on January 30, 2013)
(Patron Prior to Substitute--Delegate Orrock)
A BILL to amend and reenact § 3.2-5130 of the Code of Virginia, relating to food inspection.
Be it enacted by the General Assembly of Virginia:

1. That § 3.2-5130 of the Code of Virginia is amended and reenacted as follows:

§ 3.2-5130. Inspections required to operate food establishment.

A. It is unlawful to operate a food manufacturing plant, food storage warehouse, or retail food store until it has been inspected by the Commissioner. This section shall not apply to:

1. Food manufacturing plants operating under a grant of inspection from the Office of Meat and Poultry Services or a permit from the Office of Dairy and Foods in the Department; and Grade A fluid milk manufacturing plants and shellfish and crustacea processing plants operating under a permit from the Virginia Department of Health;

2. Nonprofit organizations holding one-day food sales;

3. Private homes where the resident processes and prepares candies, jams, and jellies not considered to be low-acid or acidified low-acid food products, dried fruits, dry herbs, dry seasonings, dry mixtures, coated and uncoated nuts, vinegars and flavored vinegars, popcorn, popcorn balls, cotton candy, dried pasta, dry baking mixes, roasted coffee, dried tea, cereals, trail mixes, granola, and baked goods that do not require time or temperature control after preparation if such products are: (i) sold to an individual for his own consumption and not for resale; (ii) sold at the private home or at farmers markets; and (iii) labeled not offered for sale to be used in or offered for consumption in retail food establishments; (iv) not offered for sale over the Internet or in interstate commerce; and (v) affixed with a label displaying the name, physical address, and telephone number of the person preparing the food product, the date the food product was processed, and the statement "NOT FOR RESALE - PROCESSED AND PREPARED WITHOUT STATE INSPECTION" shall be placed on the principal display panel." Nothing in this subdivision shall create or diminish the authority of the Commissioner under § 3.2-5102;

4. Private homes where the resident processes and prepares pickles and other acidified vegetables that have an equilibrium pH value of 4.6 or lower if such products are (i) sold to an individual for his own consumption and not for resale; (ii) sold at the private home or at farmers markets; (iii) not offered for sale to be used in or offered for consumption in retail food establishments; (iv) not offered for sale over the Internet or in interstate commerce; (v) affixed with a label displaying the name, physical address, and telephone number of the person preparing the food product, the date the food product was processed, and the statement "NOT FOR RESALE - PROCESSED AND PREPARED WITHOUT STATE INSPECTION" shall be placed on the principal display panel; and (vi) not exceeding $3,000 in gross sales in a calendar year. Nothing in this subdivision shall create or diminish the authority of the Commissioner under § 3.2-5102;

5. Private homes where the resident processes and prepares honey produced by his own hives, if: (i) the resident sells less than 250 gallons of honey annually; (ii) the resident does not process and sell other food products in addition to honey, except as allowed by subdivisionsubdivisions A 3 and 4; (iii) the product complies with the other provisions of this chapter; and (iv) the product is labeled "PROCESSED AND PREPARED WITHOUT STATE INSPECTION. WARNING: Do Not Feed Honey to Infants Under One Year Old."; and (v) the resident certifies in writing annually to the Department that he meets the requirements of this subdivision. Nothing in this subdivision shall increase or diminish the authority of the Commissioner under § 3.2-5102; and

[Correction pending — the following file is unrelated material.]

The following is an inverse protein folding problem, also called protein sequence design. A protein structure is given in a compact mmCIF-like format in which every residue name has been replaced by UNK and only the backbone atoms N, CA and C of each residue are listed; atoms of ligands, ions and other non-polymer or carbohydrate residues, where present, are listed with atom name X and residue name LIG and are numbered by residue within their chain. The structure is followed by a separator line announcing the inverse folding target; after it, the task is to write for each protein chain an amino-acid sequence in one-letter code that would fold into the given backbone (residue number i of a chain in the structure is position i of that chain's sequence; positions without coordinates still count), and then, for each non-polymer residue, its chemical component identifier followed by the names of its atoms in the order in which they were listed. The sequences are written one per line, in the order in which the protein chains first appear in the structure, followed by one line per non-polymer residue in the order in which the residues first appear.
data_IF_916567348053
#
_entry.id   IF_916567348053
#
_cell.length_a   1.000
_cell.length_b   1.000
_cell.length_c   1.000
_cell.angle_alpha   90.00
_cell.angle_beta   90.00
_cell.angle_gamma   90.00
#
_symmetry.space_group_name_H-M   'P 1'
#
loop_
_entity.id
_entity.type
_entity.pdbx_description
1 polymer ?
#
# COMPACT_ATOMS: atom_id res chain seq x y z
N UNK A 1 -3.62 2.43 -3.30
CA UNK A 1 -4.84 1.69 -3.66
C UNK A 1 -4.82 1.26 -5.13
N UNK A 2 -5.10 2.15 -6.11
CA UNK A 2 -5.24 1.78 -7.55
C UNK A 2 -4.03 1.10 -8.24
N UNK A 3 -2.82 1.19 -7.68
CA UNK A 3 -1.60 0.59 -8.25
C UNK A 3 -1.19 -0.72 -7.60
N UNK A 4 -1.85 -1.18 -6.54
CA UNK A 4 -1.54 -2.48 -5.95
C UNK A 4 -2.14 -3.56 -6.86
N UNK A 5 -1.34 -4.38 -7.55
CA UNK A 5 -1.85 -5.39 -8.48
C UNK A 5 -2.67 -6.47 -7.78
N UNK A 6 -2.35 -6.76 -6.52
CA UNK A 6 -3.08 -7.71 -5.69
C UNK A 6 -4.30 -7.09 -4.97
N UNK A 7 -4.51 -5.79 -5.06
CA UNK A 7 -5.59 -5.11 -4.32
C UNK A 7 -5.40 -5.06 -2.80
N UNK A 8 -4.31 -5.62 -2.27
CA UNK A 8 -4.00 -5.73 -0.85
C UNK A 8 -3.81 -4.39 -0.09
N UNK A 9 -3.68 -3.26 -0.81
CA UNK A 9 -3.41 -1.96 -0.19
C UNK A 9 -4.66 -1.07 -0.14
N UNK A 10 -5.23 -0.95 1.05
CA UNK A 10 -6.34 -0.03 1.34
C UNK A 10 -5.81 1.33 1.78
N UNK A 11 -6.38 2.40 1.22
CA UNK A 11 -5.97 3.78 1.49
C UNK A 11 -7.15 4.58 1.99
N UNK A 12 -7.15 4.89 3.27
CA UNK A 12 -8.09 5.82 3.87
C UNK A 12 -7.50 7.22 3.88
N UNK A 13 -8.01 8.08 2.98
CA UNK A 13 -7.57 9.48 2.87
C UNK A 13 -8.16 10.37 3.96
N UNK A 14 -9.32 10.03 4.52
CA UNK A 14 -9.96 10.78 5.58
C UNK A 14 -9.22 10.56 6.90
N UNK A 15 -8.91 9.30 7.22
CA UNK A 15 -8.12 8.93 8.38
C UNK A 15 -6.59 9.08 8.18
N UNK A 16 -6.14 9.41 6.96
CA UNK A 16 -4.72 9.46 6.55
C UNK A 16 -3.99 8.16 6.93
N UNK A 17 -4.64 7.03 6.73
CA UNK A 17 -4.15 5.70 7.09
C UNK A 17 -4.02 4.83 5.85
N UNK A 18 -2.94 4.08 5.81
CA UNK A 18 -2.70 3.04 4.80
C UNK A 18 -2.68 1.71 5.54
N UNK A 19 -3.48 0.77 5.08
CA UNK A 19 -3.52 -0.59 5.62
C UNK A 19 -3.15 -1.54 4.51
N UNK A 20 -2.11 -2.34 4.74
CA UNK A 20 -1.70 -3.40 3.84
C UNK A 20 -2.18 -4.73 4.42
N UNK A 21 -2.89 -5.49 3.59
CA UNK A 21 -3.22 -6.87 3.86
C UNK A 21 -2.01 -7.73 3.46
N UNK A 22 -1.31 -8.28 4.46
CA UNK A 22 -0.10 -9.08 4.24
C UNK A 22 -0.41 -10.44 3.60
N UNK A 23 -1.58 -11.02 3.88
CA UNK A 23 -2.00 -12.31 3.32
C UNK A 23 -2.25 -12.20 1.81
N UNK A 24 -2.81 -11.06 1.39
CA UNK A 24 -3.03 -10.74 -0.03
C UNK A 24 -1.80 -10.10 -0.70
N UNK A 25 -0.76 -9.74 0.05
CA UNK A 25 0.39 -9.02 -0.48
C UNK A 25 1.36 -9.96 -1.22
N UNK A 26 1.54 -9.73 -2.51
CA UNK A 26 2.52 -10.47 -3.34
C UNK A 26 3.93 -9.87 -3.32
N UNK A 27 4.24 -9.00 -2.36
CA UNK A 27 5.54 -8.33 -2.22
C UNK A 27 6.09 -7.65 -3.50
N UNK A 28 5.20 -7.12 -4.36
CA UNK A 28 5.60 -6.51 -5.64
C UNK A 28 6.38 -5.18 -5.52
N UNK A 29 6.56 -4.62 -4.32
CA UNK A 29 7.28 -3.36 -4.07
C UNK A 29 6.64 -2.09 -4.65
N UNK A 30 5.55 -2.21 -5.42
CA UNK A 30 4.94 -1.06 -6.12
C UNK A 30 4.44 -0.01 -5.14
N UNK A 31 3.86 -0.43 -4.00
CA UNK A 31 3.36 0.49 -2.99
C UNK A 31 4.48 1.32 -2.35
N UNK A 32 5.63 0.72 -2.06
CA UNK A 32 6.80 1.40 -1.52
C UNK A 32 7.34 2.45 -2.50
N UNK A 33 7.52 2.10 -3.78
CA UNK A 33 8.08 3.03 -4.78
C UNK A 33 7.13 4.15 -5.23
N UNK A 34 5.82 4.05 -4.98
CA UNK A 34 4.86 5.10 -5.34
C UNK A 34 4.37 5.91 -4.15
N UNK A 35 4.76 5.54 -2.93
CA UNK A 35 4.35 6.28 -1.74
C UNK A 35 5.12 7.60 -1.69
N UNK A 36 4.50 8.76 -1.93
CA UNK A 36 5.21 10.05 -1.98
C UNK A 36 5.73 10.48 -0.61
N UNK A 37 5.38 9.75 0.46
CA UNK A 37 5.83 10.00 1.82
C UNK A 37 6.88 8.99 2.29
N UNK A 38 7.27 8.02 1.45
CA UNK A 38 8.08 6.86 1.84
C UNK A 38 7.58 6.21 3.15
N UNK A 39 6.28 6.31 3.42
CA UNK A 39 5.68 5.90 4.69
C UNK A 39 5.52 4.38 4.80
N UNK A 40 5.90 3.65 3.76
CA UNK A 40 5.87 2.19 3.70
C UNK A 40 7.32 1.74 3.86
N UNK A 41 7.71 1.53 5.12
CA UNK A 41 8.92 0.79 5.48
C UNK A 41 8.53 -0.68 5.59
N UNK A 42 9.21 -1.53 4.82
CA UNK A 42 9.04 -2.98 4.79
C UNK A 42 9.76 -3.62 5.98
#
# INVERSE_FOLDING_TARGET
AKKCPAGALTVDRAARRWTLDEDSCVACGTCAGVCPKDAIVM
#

5. Retail establishments 6. Establishments that:(i) do not prepare or serve food; (ii) sell only food or beverages that are sealed in packaging by the manufacturer and have been officially inspected in the manufacturing process; (iii) do not sell infant formulas; (iv) do not sell salvaged foods; and (v) certify to the Department that they meet the provisions of this sectionsubdivision.

Retail B. Nonprofit organizations, private homes, and retail establishments that meet the provisions of this subdivisionqualify for an exception under subsection A shall be exempt from inspection and the inspection fees. Nothing in this section shall prevent the Department from inspecting any nonprofit organization, private home, or retail establishment if a consumer complaint is received.

B. C. Any person who violates any provision of this section is guilty of a Class 1 misdemeanor.

Vicky writes:

NOT OFFERED FOR SALE OVER THE INTERNET would mean that no small business operating a home based food processing operation could have a Facebook Page for their business, a web presence, a shop on Etsy or other such sites, and could severely hamper those small businesses the ability to use social media, furthering their inability to compete against large businesses, even in their own localities. This seems grossly unfair. I can certainly appreciate, and completely support, the part about interstate commerce, but the limiting of sales over the Internet in this day and age is just crazy.

Waldo Jaquith writes:

NOT OFFERED FOR SALE OVER THE INTERNET would mean that no small business operating a home based food processing operation could have a Facebook Page for their business, a web presence, a shop on Etsy or other such sites, and could severely hamper those small businesses the ability to use social media, furthering their inability to compete against large businesses, even in their own localities.

The plain meaning of "not offered for sale over the internet" is that people would not be allowed to provide money over the internet in exchange for receiving goods. That has no effect on people's ability to promote their products online; they simply can't sell them via mail.

Grammie writes:

Have been following Bill 1852 for a while and would like to know if it went before the Senate on February 14, 2013 and what the outcome was.